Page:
Good article from The Catholic Thing about the supposed irrelevancy of the Church.
“For an institution many believe is declining and irrelevant, the Catholic Church sure gets a lot of attention. And advice. It’s remarkable how many people who have little use for Catholicism are quick to offer warnings when a new pope is about to be chosen. They may not much believe in absolutes, but they’re quite certain what the Church ought to do next – if it wants to survive.
“Of course, most of them suggest becoming like themselves, as if – Christ’s hard sayings having been liberalized away – people will rush out of the house on a Sunday morning to hear the same things from the pulpit that they could get over coffee reading the Sunday paper. It’s the old modern litany: equality, inclusiveness, tolerance, not judging, compassion, social justice, respecting different points of view.
“These are all good things, understood in the right way and context. But they are at most half of the story. Besides, the world already thinks it practices them far better than the old men in Rome, who persist in saying some things are not good for human life – like killing it in the womb. And who believe that restricting ourselves to the human horizon alone will inevitably lead to an inhumane humanism. We had multiple examples of that phenomenon in the last century, but don’t seem to be done with it yet.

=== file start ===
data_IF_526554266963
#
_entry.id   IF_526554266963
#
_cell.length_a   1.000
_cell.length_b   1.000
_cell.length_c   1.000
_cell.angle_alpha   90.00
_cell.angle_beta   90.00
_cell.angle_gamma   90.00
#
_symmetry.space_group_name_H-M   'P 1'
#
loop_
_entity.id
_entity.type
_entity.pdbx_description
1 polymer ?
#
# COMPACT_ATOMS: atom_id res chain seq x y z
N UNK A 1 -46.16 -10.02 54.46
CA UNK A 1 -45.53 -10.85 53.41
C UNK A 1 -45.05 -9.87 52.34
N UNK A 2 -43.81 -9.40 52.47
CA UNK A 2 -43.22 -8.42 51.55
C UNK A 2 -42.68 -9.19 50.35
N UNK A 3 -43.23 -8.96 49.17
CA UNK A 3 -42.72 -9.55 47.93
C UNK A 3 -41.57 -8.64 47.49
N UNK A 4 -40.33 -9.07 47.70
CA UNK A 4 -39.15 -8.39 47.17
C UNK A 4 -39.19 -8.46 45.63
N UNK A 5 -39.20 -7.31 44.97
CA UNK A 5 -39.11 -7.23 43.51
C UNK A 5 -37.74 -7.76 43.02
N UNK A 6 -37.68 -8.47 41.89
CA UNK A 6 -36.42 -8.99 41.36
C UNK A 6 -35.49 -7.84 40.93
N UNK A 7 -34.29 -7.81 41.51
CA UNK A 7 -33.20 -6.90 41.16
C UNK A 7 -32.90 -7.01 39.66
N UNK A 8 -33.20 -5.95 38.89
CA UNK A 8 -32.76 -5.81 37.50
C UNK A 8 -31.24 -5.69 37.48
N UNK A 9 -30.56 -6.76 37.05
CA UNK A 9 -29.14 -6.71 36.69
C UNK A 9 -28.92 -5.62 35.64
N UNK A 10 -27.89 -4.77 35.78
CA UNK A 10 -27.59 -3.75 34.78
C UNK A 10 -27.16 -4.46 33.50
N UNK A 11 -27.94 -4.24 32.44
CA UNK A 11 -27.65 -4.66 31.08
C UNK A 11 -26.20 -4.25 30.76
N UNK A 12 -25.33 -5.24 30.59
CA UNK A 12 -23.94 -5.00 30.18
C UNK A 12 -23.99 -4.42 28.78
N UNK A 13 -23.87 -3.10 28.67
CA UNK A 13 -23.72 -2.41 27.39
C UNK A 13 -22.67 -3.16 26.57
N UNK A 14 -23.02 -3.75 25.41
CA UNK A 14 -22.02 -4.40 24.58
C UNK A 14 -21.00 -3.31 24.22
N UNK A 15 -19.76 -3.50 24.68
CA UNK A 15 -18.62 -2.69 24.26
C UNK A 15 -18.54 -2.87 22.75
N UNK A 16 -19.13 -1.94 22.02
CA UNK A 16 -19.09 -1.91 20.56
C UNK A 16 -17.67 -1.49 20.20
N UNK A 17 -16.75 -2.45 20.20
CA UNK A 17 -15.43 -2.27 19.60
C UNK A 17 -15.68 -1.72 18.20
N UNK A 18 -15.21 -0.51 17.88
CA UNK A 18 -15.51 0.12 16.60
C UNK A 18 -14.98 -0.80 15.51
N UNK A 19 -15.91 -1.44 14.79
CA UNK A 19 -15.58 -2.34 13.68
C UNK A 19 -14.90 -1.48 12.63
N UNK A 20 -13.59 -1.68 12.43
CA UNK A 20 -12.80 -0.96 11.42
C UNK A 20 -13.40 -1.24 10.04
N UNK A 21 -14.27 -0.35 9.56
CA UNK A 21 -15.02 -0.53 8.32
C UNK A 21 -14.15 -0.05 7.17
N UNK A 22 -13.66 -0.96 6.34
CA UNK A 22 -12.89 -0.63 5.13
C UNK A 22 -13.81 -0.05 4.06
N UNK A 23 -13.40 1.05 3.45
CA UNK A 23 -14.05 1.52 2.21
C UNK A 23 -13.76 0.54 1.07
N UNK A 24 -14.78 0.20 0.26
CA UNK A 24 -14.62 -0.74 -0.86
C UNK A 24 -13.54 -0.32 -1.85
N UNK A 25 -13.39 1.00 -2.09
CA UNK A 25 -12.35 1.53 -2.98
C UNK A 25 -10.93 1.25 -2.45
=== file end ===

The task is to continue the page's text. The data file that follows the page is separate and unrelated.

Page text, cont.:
“You don’t have to look very far, for instance, to see that inclusiveness and respect for different views don’t much count when it comes to Catholicism. Even basic civility goes out the window. Some of the things that have been said about Benedict XVI since he announced his resignation last week – from his “Nazi past” to his “crimes against humanity” in the priestly abuse cases – would be thought “offensive” directed at any other religious leader.
“But in its way, it’s a tribute. The pope still matters and this pope in particular has made a special mark through his thoughtfulness, conscientiousness, and humility – all of which entered into his decision to resign. The world does not let such good deeds go unpunished. Still, one thinks of Mark Twain’s character who, tarred and feathered and ridden out of town on a rail, remarked: “If it weren’t for the honor, I’d just as soon have walked.”